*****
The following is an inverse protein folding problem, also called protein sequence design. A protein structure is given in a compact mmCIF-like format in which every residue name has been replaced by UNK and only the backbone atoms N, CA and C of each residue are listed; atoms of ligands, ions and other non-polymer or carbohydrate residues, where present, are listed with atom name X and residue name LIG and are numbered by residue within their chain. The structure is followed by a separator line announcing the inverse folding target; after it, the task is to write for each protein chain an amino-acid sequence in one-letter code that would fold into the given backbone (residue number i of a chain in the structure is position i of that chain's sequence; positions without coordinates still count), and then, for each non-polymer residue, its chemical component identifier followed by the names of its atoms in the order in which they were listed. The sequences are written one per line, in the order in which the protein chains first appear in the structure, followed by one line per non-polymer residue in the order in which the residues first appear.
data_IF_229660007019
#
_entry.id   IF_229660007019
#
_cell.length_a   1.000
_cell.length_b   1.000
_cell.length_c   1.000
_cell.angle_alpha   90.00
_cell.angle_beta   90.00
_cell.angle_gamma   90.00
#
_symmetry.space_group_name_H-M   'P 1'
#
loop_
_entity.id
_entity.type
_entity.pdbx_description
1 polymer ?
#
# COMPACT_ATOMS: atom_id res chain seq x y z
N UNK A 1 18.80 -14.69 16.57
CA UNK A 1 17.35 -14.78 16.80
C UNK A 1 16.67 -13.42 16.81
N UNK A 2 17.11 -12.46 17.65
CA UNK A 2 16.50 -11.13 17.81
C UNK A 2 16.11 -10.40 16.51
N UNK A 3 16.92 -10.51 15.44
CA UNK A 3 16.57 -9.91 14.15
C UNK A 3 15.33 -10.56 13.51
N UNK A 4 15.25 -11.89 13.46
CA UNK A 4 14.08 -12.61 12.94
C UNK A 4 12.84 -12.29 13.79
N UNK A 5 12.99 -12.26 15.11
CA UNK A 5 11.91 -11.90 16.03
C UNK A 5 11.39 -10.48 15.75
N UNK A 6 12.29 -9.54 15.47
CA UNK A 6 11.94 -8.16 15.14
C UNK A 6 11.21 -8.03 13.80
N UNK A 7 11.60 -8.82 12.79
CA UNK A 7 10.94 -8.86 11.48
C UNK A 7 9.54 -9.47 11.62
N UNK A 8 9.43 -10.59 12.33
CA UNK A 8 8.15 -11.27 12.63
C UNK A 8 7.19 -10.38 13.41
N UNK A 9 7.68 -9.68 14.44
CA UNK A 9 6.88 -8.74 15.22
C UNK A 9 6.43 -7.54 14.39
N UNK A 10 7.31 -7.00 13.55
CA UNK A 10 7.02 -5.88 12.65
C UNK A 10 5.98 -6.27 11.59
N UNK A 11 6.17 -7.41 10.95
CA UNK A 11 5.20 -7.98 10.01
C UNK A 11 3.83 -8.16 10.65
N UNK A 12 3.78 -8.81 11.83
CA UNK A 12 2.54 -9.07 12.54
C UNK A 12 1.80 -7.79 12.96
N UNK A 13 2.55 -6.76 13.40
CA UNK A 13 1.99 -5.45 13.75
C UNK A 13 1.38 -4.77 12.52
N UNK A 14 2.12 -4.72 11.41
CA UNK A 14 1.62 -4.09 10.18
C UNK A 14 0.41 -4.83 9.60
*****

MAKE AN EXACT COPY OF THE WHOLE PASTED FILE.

The following is an inverse protein folding problem, also called protein sequence design. A protein structure is given in a compact mmCIF-like format in which every residue name has been replaced by UNK and only the backbone atoms N, CA and C of each residue are listed; atoms of ligands, ions and other non-polymer or carbohydrate residues, where present, are listed with atom name X and residue name LIG and are numbered by residue within their chain. The structure is followed by a separator line announcing the inverse folding target; after it, the task is to write for each protein chain an amino-acid sequence in one-letter code that would fold into the given backbone (residue number i of a chain in the structure is position i of that chain's sequence; positions without coordinates still count), and then, for each non-polymer residue, its chemical component identifier followed by the names of its atoms in the order in which they were listed. The sequences are written one per line, in the order in which the protein chains first appear in the structure, followed by one line per non-polymer residue in the order in which the residues first appear.
data_IF_229660007019
#
_entry.id   IF_229660007019
#
_cell.length_a   1.000
_cell.length_b   1.000
_cell.length_c   1.000
_cell.angle_alpha   90.00
_cell.angle_beta   90.00
_cell.angle_gamma   90.00
#
_symmetry.space_group_name_H-M   'P 1'
#
loop_
_entity.id
_entity.type
_entity.pdbx_description
1 polymer ?
#
# COMPACT_ATOMS: atom_id res chain seq x y z
N UNK A 1 18.80 -14.69 16.57
CA UNK A 1 17.35 -14.78 16.80
C UNK A 1 16.67 -13.42 16.81
N UNK A 2 17.11 -12.46 17.65
CA UNK A 2 16.50 -11.13 17.81
C UNK A 2 16.11 -10.40 16.51
N UNK A 3 16.92 -10.51 15.44
CA UNK A 3 16.57 -9.91 14.15
C UNK A 3 15.33 -10.56 13.51
N UNK A 4 15.25 -11.89 13.46
CA UNK A 4 14.08 -12.61 12.94
C UNK A 4 12.84 -12.29 13.79
N UNK A 5 12.99 -12.26 15.11
CA UNK A 5 11.91 -11.90 16.03
C UNK A 5 11.39 -10.48 15.75
N UNK A 6 12.29 -9.54 15.47
CA UNK A 6 11.94 -8.16 15.14
C UNK A 6 11.21 -8.03 13.80
N UNK A 7 11.60 -8.82 12.79
CA UNK A 7 10.94 -8.86 11.48
C UNK A 7 9.54 -9.47 11.62
N UNK A 8 9.43 -10.59 12.33
CA UNK A 8 8.15 -11.27 12.63
C UNK A 8 7.19 -10.38 13.41
N UNK A 9 7.68 -9.68 14.44
CA UNK A 9 6.88 -8.74 15.22
C UNK A 9 6.43 -7.54 14.39
N UNK A 10 7.31 -7.00 13.55
CA UNK A 10 7.02 -5.88 12.65
C UNK A 10 5.98 -6.27 11.59
N UNK A 11 6.17 -7.41 10.95
CA UNK A 11 5.20 -7.98 10.01
C UNK A 11 3.83 -8.16 10.65
N UNK A 12 3.78 -8.81 11.83
CA UNK A 12 2.54 -9.07 12.54
C UNK A 12 1.80 -7.79 12.96
N UNK A 13 2.55 -6.76 13.40
CA UNK A 13 1.99 -5.45 13.75
C UNK A 13 1.38 -4.77 12.52
N UNK A 14 2.12 -4.72 11.41
CA UNK A 14 1.62 -4.09 10.18
C UNK A 14 0.41 -4.83 9.60